From Mars To MARS


V
ectran®, a high-performance multifilament polyarylate fiber melt-spun from liquid crystal
polymer, is manufactured by Kuraray America Inc., Fort Mill, S.C., a subsidiary of Kuraray Co.
Ltd., Tokyo. The fiber’s high strength; low elongation and excellent creep resistance; high
abrasion, cut, chemical and impact resistance; excellent flex fatigue resistance; and other
properties make it suitable for applications such as high-performance rope and cable, inflatables,
puncture-resistant materials and electromechanical products. Its stature received a big boost after
it was selected to be used in the airbags that cushioned the Mars Pathfinder’s landing on the Red
Planet in 1997, according to Bob Knudsen, manager, sales and marketing, for Kuraray America’s
Vectran Division. It also is used in various other aerospace applications. 

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The Magenn Air Rotor System (MARS) can be used to generate electrical power from wind
anywhere on the planet.

One of Vectran’s newest airborne applications is much closer to earth in Canada-based Magenn
Power Inc.’s Magenn Air Rotor System (MARS), which can be deployed anywhere on the planet to
generate electrical power using the steady winds up to 1,000 feet above the earth’s surface. MARS
comprises a huge, helium-filled balloon-like structure carrying two generators connected to a
ground station via a tether system containing a Vectran core with copper spiraled around it to
conduct electricity to the transformer for transfer to a power grid. Vectran fabric also covers the
balloon.

Covington, Ky.-based braided textile manufacturer Atkins & Pearce Inc. (A&P)
developed the tether system, which presented some major design challenges. “Beyond the need to get
the electricity back to earth and hold the balloon in place, there weren’t a lot of guidelines in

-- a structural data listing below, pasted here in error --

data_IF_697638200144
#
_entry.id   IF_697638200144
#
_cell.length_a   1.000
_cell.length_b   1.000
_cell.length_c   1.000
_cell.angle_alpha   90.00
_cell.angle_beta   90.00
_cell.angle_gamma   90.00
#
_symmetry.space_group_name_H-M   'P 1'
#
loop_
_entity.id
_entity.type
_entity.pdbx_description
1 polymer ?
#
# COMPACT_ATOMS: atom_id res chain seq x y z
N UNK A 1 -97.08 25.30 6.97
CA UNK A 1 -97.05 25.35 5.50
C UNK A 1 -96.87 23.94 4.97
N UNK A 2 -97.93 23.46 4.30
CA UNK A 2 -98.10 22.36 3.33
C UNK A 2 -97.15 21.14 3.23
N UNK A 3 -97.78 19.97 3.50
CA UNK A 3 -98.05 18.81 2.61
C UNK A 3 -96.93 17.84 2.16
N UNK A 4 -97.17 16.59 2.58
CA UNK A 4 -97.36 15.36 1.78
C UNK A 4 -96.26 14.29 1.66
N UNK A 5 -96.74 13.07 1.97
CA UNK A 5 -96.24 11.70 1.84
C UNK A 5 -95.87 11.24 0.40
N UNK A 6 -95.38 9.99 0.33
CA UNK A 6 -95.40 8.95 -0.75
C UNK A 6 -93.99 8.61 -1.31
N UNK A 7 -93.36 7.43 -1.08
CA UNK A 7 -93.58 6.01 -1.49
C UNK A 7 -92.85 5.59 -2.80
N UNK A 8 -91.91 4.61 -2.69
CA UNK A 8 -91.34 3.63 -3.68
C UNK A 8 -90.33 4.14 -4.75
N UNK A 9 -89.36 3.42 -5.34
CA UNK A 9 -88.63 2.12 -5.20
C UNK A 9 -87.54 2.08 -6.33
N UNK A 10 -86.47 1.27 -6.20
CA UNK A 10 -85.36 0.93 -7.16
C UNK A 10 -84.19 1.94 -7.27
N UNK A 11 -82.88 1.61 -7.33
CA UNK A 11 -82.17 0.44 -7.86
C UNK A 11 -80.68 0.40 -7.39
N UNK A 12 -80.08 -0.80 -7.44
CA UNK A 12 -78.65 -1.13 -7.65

terms of what to use or other specs,” said Jeramie Lawson, director of new product development.

The system includes two tethers connected to the two generators and joining at a Y-shaped
fitting, which joins a third tether that connects to the power grid. Each tether – containing 540
ends of 1,500-denier Vectran laid under equal tension inside a copper “slinky,” as Lawson described
it, all covered by a braided jacket coated with a weather- and ultraviolet-protective polymer – is
epoxy-bonded to the fitting, and the conductive wires are tied together to transmit the
electricity. The system carries a tensile load of 10 tons, is light enough to be lifted by the
helium in the balloon and has very little elongation.

hangingcarsTo test the tether’s performance, A&P strung up six automobiles on a single
tether and hoisted them into the air with the help of a crane. The tether bore the weight of all
six cars and provided power to run their headlights. By comparison, a steel tether snapped under
the weight of three cars.

MARS is targeted for release in 2011 to serve remote areas that cannot use traditional wind
turbines and/or that use diesel generators for power needs. Magenn Chief Marketing Officer Mac
Brown said the balloon will measure 50 feet in diameter by 120 feet in length, and the system will
generate 100 kilowatts of electricity – enough to power a small village in India, Africa or China.


For more information about Vectran®, contact Bob Knudsen (803) 396-7351,
robert.knudsen@kurarayamerica.com.

For more information about Atkins & Pearce’s R&D capabilities, contact Jeramie
Lawson (859) 356-4263,
jeramie.lawson@atkinsandpearce.com.

January/February 2009

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